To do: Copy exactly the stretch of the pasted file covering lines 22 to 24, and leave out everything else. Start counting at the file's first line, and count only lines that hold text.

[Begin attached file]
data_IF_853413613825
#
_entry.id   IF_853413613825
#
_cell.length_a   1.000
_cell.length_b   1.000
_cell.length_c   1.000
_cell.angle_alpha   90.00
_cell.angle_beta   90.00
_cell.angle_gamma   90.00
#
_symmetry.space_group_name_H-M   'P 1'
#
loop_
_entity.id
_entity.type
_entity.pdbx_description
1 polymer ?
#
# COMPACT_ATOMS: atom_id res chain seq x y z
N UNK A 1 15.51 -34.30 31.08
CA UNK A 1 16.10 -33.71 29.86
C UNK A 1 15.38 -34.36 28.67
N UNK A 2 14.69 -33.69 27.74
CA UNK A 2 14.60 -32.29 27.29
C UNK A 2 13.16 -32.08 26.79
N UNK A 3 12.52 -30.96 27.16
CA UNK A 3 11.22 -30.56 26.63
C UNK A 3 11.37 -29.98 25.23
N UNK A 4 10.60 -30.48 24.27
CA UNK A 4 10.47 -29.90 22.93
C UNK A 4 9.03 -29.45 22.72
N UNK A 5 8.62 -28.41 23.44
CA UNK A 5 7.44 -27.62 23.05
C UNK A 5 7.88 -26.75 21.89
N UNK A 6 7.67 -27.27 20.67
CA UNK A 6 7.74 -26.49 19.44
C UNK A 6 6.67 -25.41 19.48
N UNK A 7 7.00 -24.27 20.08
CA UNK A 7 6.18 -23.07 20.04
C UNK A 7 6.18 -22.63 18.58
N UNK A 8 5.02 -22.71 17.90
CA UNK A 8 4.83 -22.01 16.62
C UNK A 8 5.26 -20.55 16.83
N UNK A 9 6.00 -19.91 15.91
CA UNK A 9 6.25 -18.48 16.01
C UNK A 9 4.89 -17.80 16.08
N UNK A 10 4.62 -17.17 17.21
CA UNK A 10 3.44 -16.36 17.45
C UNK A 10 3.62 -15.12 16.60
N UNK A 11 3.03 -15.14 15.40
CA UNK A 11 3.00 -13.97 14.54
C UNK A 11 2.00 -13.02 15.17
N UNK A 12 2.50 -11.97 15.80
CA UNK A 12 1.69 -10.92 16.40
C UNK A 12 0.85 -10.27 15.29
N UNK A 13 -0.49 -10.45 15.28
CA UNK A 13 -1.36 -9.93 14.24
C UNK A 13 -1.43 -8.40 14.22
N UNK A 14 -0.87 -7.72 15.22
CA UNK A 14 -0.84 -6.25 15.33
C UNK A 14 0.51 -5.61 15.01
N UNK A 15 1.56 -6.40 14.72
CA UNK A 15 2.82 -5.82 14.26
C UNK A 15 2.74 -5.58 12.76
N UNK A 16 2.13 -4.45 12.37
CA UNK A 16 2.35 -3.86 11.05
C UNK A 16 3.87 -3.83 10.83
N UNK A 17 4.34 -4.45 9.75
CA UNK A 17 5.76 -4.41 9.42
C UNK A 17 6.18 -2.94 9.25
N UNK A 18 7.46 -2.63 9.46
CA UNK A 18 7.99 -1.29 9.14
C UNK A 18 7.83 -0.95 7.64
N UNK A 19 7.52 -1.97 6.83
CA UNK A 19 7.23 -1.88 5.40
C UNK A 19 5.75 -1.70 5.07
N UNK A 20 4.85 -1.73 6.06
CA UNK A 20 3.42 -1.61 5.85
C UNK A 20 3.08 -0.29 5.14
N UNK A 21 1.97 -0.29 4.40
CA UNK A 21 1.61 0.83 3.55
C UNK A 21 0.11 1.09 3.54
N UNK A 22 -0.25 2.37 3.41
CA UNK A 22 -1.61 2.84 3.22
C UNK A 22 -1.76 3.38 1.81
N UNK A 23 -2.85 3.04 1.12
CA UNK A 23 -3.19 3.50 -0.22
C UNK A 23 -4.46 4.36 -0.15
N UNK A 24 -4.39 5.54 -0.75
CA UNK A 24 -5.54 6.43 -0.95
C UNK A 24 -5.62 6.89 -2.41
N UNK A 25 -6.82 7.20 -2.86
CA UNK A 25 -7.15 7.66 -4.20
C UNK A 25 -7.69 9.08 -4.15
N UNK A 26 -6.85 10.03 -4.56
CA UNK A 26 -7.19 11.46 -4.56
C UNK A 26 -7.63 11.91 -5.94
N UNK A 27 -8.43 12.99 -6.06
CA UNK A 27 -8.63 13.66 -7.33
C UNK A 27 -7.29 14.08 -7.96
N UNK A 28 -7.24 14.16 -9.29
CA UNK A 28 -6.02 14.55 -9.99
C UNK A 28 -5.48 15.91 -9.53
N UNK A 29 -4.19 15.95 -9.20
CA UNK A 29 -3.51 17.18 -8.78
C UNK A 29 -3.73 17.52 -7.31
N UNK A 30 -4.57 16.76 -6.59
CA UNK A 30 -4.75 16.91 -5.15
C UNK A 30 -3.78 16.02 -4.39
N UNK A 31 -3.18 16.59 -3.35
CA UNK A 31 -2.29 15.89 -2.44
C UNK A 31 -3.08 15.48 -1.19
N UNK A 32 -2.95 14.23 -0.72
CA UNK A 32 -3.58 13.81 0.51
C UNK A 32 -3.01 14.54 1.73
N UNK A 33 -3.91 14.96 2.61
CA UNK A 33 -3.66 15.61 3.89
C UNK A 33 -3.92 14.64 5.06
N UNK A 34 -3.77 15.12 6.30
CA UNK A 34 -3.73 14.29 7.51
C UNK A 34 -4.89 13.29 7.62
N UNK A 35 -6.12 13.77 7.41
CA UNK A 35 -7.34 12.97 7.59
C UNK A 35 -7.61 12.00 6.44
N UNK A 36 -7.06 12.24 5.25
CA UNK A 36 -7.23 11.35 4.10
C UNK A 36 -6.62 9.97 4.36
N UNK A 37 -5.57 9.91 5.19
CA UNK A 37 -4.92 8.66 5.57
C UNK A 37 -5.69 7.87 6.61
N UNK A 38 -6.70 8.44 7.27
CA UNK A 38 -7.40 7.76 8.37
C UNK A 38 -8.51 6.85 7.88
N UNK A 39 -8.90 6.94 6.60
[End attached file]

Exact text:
CA UNK A 1 16.10 -33.71 29.86
C UNK A 1 15.38 -34.36 28.67
N UNK A 2 14.69 -33.69 27.74